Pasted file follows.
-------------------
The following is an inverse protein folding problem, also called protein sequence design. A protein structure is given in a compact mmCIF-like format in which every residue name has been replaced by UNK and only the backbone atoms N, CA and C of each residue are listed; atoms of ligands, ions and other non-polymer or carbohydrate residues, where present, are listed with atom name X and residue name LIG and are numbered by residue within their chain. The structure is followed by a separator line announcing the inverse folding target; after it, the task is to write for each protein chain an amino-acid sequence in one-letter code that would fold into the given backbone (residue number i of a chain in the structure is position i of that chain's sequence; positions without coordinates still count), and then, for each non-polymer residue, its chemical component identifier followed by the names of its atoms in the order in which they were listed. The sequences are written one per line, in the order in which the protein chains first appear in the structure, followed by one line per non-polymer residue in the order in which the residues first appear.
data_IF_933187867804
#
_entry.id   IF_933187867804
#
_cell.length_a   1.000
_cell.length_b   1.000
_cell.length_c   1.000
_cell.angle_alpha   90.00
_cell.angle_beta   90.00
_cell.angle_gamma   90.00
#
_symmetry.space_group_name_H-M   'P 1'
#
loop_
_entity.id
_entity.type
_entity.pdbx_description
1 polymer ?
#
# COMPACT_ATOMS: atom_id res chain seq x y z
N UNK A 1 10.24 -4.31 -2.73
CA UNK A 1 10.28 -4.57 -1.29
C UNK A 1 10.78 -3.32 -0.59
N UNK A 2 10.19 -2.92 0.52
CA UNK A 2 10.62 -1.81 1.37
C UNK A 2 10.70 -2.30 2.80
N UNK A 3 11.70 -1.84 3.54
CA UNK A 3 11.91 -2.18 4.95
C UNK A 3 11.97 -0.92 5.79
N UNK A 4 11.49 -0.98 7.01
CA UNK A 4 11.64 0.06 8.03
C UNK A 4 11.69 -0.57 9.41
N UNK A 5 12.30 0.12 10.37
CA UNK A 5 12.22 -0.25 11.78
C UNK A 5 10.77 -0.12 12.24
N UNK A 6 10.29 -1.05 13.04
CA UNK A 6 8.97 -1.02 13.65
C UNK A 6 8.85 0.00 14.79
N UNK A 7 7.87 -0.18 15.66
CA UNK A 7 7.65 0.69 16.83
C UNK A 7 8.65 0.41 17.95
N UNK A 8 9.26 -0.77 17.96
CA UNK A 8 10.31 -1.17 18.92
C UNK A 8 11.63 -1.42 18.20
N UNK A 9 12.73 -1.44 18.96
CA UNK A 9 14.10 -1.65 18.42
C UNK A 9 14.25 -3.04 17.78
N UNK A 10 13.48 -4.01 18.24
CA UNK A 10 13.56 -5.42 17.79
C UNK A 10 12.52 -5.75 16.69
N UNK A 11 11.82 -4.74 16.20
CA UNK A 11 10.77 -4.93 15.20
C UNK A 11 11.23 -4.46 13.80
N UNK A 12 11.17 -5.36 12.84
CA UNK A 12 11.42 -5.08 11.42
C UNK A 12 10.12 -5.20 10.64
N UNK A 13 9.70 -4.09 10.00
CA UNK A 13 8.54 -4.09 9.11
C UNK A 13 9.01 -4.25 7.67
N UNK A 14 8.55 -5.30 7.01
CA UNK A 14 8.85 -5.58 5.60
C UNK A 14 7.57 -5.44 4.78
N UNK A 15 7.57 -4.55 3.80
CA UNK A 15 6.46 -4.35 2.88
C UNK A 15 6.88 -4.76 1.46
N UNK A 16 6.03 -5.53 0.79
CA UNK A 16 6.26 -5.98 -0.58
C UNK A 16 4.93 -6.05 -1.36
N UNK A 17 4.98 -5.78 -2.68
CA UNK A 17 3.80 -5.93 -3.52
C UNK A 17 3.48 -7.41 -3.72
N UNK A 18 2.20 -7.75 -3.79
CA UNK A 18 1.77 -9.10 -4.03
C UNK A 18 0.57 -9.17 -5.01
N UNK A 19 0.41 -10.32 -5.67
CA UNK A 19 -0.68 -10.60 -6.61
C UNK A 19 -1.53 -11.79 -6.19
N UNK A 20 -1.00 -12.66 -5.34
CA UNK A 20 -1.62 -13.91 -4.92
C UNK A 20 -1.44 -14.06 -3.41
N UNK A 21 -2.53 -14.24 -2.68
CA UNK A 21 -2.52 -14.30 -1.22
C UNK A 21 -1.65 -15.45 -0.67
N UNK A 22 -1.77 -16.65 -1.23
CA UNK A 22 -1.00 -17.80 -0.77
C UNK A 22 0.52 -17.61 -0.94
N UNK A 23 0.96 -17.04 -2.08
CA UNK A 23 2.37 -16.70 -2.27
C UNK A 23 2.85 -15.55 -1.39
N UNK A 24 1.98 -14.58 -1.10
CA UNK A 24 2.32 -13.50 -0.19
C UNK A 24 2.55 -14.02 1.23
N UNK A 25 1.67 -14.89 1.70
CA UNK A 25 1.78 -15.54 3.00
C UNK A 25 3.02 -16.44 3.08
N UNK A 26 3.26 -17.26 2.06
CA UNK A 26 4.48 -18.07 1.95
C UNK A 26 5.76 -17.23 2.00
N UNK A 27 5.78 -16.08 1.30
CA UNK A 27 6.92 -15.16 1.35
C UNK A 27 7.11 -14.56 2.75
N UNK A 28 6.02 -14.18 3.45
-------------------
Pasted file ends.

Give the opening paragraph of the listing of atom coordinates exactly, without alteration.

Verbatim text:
The following is an inverse protein folding problem, also called protein sequence design. A protein structure is given in a compact mmCIF-like format in which every residue name has been replaced by UNK and only the backbone atoms N, CA and C of each residue are listed; atoms of ligands, ions and other non-polymer or carbohydrate residues, where present, are listed with atom name X and residue name LIG and are numbered by residue within their chain. The structure is followed by a separator line announcing the inverse folding target; after it, the task is to write for each protein chain an amino-acid sequence in one-letter code that would fold into the given backbone (residue number i of a chain in the structure is position i of that chain's sequence; positions without coordinates still count), and then, for each non-polymer residue, its chemical component identifier followed by the names of its atoms in the order in which they were listed. The sequences are written one per line, in the order in which the protein chains first appear in the structure, followed by one line per non-polymer residue in the order in which the residues first appear.